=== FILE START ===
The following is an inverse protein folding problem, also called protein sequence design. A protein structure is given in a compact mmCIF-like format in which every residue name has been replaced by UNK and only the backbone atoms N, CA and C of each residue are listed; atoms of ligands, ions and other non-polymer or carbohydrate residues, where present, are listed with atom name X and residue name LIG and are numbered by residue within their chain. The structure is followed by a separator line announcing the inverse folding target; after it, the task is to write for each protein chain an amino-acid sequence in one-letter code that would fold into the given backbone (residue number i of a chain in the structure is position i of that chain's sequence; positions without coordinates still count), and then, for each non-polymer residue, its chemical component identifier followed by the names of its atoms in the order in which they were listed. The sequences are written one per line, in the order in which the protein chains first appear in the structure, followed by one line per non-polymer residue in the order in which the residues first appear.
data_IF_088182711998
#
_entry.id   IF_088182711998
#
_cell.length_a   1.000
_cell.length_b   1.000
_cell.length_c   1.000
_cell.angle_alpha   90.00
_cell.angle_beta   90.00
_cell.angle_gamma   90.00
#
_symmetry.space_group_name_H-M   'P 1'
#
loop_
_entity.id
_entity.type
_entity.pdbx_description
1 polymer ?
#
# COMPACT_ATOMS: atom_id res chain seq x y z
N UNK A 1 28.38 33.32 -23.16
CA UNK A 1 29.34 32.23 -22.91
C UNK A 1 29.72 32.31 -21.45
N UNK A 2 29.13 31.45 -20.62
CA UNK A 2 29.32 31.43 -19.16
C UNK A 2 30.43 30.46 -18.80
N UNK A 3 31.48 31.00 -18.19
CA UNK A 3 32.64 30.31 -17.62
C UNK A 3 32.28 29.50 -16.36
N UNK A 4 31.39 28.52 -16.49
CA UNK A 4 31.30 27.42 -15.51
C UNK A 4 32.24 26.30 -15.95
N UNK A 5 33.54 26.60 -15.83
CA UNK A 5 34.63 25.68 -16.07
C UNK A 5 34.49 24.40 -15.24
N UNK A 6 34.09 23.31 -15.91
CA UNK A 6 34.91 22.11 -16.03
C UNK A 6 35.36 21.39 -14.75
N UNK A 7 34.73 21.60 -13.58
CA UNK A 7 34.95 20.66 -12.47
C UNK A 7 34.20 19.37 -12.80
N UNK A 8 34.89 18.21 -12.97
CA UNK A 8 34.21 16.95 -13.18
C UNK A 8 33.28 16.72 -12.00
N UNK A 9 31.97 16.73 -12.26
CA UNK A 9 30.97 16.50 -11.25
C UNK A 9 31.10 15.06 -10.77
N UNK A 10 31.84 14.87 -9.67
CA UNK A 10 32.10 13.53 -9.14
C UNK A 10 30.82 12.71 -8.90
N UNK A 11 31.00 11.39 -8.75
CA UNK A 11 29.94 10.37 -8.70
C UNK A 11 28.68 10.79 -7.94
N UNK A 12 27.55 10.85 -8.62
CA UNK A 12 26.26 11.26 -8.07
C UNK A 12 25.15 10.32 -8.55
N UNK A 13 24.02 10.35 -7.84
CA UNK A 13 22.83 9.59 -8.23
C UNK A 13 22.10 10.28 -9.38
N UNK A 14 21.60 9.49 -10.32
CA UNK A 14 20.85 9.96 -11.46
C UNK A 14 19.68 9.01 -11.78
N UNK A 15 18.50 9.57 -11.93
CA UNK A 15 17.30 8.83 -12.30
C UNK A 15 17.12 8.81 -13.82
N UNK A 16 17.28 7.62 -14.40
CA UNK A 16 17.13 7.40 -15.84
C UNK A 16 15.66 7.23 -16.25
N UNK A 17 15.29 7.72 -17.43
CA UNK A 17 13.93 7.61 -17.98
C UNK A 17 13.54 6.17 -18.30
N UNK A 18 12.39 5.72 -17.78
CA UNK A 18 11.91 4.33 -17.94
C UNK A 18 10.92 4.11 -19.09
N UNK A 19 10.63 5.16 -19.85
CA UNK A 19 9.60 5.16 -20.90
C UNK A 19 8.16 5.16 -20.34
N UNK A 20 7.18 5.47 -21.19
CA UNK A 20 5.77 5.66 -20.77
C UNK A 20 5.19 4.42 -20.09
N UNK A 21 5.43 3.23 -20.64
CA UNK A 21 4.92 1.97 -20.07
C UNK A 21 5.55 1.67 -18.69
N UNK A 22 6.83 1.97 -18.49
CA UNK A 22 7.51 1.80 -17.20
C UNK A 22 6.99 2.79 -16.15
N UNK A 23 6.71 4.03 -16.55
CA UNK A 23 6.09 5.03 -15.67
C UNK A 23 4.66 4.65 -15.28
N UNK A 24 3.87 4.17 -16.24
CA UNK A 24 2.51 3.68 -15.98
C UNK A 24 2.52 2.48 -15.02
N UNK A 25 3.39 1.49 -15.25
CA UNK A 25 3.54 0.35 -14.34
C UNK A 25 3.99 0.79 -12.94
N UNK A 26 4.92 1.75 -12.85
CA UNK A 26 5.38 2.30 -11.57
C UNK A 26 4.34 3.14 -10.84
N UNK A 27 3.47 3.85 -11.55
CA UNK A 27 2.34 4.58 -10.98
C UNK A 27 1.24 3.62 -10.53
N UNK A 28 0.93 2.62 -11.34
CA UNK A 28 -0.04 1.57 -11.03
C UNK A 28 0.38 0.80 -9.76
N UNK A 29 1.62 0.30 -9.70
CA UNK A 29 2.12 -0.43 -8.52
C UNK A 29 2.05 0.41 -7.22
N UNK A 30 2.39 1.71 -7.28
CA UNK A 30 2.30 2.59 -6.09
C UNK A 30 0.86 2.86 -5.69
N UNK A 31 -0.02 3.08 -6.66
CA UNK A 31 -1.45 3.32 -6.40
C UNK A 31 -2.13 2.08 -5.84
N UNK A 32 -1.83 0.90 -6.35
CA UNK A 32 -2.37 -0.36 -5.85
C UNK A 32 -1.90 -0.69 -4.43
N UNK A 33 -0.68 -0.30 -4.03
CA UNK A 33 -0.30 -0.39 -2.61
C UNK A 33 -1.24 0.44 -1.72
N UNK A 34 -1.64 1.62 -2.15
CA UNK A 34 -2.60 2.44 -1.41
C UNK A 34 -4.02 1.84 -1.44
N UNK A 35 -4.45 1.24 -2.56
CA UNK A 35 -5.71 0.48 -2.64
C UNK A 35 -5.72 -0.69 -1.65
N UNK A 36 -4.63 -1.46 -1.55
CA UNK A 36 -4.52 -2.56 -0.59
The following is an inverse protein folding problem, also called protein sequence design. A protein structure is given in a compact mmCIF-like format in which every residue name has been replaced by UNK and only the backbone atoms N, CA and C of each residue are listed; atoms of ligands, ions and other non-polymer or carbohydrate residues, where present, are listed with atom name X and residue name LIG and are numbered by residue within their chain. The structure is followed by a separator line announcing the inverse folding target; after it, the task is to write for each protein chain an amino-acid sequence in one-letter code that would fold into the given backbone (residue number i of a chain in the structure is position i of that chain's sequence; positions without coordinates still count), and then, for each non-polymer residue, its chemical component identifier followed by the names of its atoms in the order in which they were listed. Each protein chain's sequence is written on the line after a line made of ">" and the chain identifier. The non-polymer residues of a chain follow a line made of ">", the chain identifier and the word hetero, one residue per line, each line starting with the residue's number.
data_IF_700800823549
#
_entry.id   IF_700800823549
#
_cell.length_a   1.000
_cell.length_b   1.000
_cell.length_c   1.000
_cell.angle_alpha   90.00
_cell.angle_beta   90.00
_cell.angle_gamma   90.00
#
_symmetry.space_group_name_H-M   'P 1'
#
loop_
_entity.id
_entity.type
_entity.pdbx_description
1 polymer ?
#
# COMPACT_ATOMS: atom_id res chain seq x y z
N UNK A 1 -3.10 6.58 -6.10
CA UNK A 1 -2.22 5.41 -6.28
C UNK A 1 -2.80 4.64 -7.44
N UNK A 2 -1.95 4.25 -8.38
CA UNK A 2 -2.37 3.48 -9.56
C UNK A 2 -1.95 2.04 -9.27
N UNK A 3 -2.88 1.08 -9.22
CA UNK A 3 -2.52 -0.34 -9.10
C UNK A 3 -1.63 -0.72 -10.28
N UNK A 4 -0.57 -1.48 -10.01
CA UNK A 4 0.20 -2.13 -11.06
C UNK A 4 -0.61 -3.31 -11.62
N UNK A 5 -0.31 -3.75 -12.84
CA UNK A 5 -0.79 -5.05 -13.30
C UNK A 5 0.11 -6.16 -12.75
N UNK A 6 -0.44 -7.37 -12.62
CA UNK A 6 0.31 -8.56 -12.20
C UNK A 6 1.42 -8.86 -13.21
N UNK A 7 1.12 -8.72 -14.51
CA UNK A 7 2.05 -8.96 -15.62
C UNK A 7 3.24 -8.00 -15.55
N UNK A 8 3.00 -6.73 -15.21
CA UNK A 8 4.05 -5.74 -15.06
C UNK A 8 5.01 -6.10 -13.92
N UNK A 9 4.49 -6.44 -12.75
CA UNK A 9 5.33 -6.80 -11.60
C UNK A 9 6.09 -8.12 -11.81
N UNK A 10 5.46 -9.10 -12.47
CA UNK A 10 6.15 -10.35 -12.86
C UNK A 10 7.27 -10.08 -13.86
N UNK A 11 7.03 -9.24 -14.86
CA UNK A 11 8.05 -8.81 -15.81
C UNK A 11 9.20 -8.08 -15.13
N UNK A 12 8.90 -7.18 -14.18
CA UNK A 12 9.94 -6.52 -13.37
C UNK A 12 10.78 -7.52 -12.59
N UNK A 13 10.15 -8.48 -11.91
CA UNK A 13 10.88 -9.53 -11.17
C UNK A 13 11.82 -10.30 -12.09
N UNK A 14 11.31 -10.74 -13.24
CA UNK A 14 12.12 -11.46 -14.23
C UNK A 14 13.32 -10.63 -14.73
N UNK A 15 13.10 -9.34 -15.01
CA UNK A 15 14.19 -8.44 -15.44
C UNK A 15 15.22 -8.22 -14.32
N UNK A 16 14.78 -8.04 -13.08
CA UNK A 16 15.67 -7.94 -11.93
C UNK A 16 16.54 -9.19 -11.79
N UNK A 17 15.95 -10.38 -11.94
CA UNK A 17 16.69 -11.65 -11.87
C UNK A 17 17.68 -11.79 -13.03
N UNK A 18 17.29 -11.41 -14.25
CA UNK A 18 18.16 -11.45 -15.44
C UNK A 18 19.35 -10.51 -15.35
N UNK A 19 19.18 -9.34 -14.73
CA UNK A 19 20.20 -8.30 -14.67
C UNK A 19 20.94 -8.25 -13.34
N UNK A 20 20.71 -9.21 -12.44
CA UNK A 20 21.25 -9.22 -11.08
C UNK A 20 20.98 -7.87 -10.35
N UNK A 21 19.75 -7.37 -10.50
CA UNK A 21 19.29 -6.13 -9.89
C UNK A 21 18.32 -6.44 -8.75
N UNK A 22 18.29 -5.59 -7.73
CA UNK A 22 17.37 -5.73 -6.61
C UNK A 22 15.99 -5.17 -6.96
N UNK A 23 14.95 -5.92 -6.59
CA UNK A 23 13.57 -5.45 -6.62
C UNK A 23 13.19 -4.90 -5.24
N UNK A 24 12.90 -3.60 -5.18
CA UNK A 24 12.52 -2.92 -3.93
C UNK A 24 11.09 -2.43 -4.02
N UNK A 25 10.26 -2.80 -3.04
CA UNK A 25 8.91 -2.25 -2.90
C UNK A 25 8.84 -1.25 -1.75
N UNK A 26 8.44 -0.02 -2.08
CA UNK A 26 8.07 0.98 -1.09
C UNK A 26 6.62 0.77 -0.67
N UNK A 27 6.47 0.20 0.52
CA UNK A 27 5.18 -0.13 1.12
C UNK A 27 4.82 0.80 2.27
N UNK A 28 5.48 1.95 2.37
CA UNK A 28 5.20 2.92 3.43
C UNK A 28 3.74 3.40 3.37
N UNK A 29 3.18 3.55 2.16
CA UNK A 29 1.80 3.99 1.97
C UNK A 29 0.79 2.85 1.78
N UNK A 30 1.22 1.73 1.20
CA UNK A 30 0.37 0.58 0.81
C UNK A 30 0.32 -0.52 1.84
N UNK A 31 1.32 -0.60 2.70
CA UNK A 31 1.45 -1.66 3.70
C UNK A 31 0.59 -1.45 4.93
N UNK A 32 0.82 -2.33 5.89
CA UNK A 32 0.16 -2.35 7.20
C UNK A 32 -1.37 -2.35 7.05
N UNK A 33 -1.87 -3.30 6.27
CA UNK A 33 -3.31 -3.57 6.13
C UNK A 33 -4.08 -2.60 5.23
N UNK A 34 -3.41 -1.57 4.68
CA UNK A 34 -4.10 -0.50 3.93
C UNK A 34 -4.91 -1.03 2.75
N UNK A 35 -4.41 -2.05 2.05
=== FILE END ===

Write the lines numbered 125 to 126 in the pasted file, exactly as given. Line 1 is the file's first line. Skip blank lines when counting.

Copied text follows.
CA UNK A 35 -5.71 0.48 -2.64
C UNK A 35 -5.72 -0.69 -1.65